It was a real moment of reckoning for me. Was this the life I'd envisioned for the business? No. Was it what felt right at the time? Yes. What I do wish I'd done was stay one step ahead of the red ocean feeding frenzy and to put blue ocean strategies in place one small step at a time. 

The best way to eat a hippo is one bite a time. Don't wait til the sharks are circling to think about where your next blue ocean might be.

Have you ever swum with sharks? Are you implementing a blue ocean strategy now? Let me know in the comments!

The 80/20 Rule: 80% of People Get It 20% Wrong

The 80/20 Rule has popped a lot for me over the past 8 years or so. The first place I learned of it was from Tim Ferriss' The Four Hour Work Week. (This book changed my life.)

Here's how he phrases it...which I think makes the most sense. I have definitely heard a few paraphrases of this that aren't quite right. If you stick to these examples and apply directly from here, you will get it. I lifted this from his blog:

  • Hyperactivity vs. Productivity — 80/20 and Pareto’s Law: 

Being busy is not the same as being productive. Forget about the start-up overwork ethic that people wear as a badge of honor–get analytical. The 80/20 principle, also known as Pareto’s Law, dictates that 80% of your desired outcomes are the result of 20% of your activities or inputs. Once per week, stop putting out fires for an afternoon and run the numbers to ensure you’re placing effort in high-yield areas: What 20% of customers/products/regions are producing 80% of the profit? What are the factors that could account for this? Invest in duplicating your few strong areas instead of fixing all of your weaknesses.

  • The Customer is Not Always Right — “Fire” High-Maintenance Customers: 

Not all customers are created equal. Apply the 80/20 principle to time consumption: What 20% of people are consuming 80% of your time? Put high-maintenance, low-profit customers on auto-pilot–process orders but don’t pursue them or check up on them–and “fire” high-maintenance, high-profit customers by sending a memo detailing how a change in business model requires a few new policies: how often and how to communicate, standardized pricing and order process, etc. Indicate that, for those clients whose needs are incompatible with these new policies, you are happy to introduce other providers. “But what if my largest customer consumes all of my time?” Recognize that 1) without time, you cannot scale your company (and, oftentimes, life) beyond that customer, and 2) people, even good people, will unknowingly abuse your time to the extent that you let them. Set good rules for all involved to minimize back-and-forth and meaningless communication.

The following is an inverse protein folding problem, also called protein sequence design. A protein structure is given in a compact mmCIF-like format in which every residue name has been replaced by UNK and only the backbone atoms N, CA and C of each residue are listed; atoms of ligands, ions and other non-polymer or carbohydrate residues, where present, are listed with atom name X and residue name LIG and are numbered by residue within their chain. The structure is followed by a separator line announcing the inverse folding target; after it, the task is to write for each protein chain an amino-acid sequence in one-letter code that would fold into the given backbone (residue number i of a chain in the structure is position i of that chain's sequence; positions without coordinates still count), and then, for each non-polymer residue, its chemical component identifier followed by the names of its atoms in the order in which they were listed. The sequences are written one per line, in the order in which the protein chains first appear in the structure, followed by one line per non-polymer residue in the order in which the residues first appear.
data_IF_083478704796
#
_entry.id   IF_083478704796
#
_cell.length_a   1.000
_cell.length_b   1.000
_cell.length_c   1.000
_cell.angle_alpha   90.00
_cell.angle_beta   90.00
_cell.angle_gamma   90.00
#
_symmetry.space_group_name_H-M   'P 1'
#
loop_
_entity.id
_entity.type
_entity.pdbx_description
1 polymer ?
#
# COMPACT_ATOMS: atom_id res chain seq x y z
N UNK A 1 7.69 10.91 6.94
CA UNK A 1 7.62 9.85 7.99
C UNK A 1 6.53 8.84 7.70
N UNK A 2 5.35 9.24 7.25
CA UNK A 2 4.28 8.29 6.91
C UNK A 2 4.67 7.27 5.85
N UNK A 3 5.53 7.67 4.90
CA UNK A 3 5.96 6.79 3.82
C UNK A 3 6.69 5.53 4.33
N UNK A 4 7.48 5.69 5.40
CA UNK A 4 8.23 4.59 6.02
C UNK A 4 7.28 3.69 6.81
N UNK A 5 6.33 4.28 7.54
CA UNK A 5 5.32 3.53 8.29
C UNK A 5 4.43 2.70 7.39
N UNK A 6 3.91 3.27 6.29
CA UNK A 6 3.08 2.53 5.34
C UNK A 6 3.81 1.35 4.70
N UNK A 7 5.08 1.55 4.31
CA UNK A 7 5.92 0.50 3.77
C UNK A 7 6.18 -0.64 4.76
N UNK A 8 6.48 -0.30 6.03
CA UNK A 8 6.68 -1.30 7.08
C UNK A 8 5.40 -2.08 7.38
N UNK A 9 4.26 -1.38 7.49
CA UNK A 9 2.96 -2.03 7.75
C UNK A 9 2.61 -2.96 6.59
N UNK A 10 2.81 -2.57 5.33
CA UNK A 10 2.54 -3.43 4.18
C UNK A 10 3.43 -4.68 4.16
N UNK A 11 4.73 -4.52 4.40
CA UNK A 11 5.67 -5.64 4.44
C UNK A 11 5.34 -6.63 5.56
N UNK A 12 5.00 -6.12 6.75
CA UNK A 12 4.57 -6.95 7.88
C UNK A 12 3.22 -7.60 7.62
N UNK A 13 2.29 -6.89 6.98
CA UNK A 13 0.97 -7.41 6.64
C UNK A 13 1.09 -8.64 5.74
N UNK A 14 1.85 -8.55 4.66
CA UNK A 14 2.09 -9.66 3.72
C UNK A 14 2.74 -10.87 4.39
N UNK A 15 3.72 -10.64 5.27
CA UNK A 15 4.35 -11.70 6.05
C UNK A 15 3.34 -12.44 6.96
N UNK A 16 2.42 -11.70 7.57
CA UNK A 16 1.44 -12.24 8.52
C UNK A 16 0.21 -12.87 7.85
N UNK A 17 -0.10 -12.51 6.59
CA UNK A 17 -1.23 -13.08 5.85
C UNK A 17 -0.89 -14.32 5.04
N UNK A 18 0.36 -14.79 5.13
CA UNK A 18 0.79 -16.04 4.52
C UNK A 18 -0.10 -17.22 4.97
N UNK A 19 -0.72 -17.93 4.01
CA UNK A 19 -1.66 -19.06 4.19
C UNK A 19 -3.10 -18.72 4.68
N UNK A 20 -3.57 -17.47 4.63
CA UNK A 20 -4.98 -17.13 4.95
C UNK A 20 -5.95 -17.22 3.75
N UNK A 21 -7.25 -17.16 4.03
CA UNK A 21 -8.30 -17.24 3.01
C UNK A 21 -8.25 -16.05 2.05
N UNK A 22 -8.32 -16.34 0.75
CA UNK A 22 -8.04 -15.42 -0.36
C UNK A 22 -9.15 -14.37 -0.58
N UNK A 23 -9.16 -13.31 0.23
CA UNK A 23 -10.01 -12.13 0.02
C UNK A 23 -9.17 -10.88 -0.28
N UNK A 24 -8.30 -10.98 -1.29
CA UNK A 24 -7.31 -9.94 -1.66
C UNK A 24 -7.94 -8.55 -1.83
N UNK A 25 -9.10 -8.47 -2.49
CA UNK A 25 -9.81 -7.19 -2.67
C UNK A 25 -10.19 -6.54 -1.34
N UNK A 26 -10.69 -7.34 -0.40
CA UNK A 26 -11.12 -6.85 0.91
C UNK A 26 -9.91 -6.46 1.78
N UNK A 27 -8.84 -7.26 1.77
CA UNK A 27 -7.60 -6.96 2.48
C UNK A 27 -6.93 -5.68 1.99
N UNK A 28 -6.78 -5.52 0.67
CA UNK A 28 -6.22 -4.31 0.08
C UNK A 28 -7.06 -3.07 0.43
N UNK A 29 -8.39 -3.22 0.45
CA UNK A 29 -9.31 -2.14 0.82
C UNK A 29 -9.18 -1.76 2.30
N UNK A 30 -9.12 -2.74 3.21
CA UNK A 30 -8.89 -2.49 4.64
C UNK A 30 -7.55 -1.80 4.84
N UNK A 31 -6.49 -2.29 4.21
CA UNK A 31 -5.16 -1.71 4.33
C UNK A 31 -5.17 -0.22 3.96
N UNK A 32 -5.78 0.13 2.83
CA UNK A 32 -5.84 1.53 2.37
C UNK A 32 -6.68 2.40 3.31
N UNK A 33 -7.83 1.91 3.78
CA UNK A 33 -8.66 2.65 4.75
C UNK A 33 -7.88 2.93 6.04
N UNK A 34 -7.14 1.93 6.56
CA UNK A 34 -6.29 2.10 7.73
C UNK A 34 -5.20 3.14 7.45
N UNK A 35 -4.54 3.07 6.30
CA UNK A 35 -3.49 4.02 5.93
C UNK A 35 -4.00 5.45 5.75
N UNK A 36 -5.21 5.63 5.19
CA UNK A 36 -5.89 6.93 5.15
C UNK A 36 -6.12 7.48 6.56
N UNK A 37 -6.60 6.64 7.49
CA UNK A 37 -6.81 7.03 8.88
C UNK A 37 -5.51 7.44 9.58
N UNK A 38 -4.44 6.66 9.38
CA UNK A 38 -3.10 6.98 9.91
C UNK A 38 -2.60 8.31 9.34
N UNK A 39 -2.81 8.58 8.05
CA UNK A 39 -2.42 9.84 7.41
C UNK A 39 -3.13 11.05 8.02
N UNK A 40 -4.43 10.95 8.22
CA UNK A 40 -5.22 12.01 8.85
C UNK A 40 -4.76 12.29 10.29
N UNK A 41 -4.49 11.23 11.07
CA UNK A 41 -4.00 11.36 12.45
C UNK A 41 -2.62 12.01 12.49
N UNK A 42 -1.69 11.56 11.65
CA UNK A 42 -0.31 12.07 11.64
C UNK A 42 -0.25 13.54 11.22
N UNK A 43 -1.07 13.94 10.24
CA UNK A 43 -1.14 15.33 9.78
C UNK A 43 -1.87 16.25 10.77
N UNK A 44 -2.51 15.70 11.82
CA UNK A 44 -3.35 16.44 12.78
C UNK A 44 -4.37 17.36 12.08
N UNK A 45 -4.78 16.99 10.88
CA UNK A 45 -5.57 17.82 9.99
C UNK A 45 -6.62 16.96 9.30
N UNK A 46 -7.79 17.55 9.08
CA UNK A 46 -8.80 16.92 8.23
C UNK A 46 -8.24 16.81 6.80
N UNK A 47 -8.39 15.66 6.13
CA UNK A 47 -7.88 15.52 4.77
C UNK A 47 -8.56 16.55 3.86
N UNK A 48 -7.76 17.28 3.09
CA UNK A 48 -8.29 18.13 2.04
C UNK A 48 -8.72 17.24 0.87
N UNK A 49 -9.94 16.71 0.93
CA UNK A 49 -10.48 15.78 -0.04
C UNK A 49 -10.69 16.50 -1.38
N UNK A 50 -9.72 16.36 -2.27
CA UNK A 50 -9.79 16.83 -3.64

Where people start to water the power of this down is when they just start chopping everything things into 80/20 blocks instead of creating a relationship between desired outcomes and inputs. Like, I spend 80% of my time with 20% of my friends...That's not a helpful insight... It could mean you wish you could spend time with a wider variety of friends or that you could spend more time outside of your social realm, etc...it just doesn't give you a look at a way to optimize your time.

Instead, the relationship is more like this - "I get 80% of my enjoyment from 20% of my time spent with friends". This means you can cut out 80% of the people in your schedule and still have 80% of the enjoyment. You have to factor in a variable that has some sort of meaning to you like happiness, profits, efficiency, <insert desired outcome here> and relate it to an input (time, energy, stress, etc). [and I realize this is a ruthless example!!]

Other ways to apply it to your life: 
You get 80% of the enjoyment out of 20% of the clothes you wear.
You get 80% of the enjoyment out of 20% of the recipes you make.

What are the 80/20 rules in your life or business? How has this principle helped you? Let me know in the comments!